August 8, 2016|By Steve Summerfelt| Food

For nearly 30 years, the Freshwater Institute has worked to find solutions to some of the most pressing issues at the intersection of food, water and the environment. We have made great strides in finding better ways to use, reuse and conserve our water resources, from helping farms and communities address water quality constraints to finding ways to meet the ever-increasing demand for seafood in an eco-friendly way.

When we talk about healthy food systems, seafood is an important part of the conversation. However, you might assume that unless you live near an ocean, seafood is not going to be part of the local food system (more than 90 percent of the seafood we currently eat is imported). That is one of the things we at the Freshwater Institute—landlocked in Shepherdstown, West Virginia—are trying to change. As our oceans have fallen victim to overfishing, it is becoming increasingly important to find a way to meet rising seafood demands without damaging our oceans. That is why we have researched and developed recirculating aquaculture systems (RAS) technology that makes it possible to farm fish on land in a system that reuses water, repurposes waste, and allows fish to be produced close to the local market.

Freshwater Institute Tank Scott TsukudaThe RAS tanks at The Conservation Fund's Freshwater Institute in Shepherdstown, West Virginia make it possible to reuse 99 percent of water, filter out solid waste and promote healthy, active fish. Photo by Scott Tsukuda.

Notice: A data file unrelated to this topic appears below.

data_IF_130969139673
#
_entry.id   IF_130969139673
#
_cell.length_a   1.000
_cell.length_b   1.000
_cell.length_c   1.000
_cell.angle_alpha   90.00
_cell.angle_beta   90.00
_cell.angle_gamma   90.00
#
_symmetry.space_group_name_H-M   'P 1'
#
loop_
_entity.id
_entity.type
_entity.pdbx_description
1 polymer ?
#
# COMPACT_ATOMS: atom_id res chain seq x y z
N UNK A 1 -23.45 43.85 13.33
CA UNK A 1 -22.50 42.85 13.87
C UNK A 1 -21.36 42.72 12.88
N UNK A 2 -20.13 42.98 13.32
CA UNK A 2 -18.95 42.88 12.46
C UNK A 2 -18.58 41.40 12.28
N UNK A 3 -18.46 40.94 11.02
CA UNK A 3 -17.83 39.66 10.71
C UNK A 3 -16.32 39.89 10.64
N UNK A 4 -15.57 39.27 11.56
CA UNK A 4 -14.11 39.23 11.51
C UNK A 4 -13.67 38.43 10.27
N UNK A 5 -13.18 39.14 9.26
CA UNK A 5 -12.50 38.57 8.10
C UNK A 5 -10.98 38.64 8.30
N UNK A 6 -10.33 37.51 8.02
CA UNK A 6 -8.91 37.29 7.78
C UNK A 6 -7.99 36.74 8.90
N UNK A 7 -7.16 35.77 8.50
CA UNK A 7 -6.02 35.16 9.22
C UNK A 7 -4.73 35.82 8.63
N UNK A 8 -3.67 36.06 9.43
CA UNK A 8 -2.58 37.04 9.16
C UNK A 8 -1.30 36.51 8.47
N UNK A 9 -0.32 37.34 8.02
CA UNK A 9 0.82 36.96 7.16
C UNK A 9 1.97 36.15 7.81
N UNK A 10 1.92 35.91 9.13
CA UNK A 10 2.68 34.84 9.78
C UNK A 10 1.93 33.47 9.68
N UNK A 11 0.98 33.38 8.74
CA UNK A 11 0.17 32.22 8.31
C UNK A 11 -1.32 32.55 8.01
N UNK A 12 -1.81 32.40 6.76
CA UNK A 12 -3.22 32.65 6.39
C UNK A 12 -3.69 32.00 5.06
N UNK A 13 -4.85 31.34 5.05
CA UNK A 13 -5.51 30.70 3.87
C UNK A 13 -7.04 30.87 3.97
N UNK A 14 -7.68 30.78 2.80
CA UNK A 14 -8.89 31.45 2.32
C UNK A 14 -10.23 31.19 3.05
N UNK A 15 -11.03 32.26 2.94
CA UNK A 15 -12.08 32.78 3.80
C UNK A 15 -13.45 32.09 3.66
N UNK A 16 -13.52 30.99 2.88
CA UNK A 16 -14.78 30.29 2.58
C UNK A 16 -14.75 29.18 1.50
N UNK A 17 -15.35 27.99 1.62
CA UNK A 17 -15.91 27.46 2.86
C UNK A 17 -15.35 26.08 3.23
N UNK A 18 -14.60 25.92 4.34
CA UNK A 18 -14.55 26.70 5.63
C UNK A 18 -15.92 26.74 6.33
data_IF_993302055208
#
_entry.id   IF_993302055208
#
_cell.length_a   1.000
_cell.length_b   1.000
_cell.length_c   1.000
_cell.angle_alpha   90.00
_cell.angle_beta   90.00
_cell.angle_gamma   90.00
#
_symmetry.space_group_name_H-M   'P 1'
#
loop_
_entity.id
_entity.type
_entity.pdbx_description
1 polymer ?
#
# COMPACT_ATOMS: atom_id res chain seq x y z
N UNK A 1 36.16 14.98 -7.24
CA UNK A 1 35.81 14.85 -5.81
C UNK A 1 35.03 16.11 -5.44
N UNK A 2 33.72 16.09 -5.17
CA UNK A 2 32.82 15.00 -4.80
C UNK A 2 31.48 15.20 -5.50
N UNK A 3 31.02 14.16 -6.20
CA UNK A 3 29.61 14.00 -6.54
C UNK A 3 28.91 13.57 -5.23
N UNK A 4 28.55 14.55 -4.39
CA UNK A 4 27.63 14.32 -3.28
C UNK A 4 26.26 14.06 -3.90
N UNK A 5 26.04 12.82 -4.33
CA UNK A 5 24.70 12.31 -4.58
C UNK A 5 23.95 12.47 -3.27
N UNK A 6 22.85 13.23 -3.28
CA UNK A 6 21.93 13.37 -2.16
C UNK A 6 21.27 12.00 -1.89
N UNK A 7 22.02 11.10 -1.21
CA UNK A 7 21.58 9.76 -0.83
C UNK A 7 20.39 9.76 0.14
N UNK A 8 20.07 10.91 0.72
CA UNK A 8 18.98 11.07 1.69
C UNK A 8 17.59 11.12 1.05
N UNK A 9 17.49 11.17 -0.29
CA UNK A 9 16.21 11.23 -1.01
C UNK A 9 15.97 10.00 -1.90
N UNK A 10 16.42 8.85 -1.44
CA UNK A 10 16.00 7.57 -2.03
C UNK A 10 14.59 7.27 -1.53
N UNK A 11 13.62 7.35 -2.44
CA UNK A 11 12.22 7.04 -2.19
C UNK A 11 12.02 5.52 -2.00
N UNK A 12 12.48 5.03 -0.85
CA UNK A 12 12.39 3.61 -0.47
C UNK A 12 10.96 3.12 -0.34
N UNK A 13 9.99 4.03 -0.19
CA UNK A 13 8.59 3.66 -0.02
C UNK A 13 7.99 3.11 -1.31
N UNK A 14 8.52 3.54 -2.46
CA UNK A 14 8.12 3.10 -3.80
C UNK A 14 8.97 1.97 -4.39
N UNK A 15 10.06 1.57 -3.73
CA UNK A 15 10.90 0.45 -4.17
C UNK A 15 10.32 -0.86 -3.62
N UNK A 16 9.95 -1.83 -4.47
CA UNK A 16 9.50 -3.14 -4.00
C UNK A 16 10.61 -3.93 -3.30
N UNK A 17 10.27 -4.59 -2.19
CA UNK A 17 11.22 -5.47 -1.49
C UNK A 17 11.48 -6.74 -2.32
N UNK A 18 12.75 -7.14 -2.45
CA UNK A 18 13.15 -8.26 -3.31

We are constantly trying to improve our methods, to find ways to be even more sustainable. Every cohort of salmon we raise is a trial testing some aspect of salmon growth or production technology, such as the impact of feed formulation, fish density, or strain of salmon. Most recently—with support from the Atlantic Salmon Federation, the Gordon and Betty Moore Foundation, and SalmoBreed AS of Norway—we have focused on evaluating the effects of a fishmeal-free diet for Atlantic salmon raised in our RAS facility, including the health of the salmon and the quality of its filet as it grows to market size.

As we seek more sustainable ways to supply the world seafood through aquaculture, we also have to find better ways to feed the fish that we are raising. A primary sustainability goal has been to minimize and, if possible, eliminate the use of wild harvested fish when producing farmed fish. To this end, we tested a fishmeal-free sustainable Atlantic salmon diet formulated by Dr. Rick Barrows of the USDA Agricultural Research Service—which has provided funding for Freshwater Institute research for more than two decades—and Jason Mann of EWOS Canada to meet sustainability requirements set by the Freshwater Institute. The diet contained only byproduct fish oils—sourced from a white fish processing plant in Oregon—that provide high levels of heart- and brain-healthy Omega-3 fatty acids. Because no additional wild fish were caught or farmed to produce these oils, the end-product maintains a zero fish in:fish out ratio as defined by the Monterey Bay Aquarium’s Seafood Watch program. It was also produced using entirely North American sources for the major ingredients. The diet contained no genetically modified ingredients, and used natural pigments and only by-products from human food sectors. EWOS Canada/Cargill, which produced the feed, hopes to market this diet to commercial salmon farmers, which would not only be arguably the most sustainable fish feed to hit the market, but is also cost-competitive with conventional fish feed.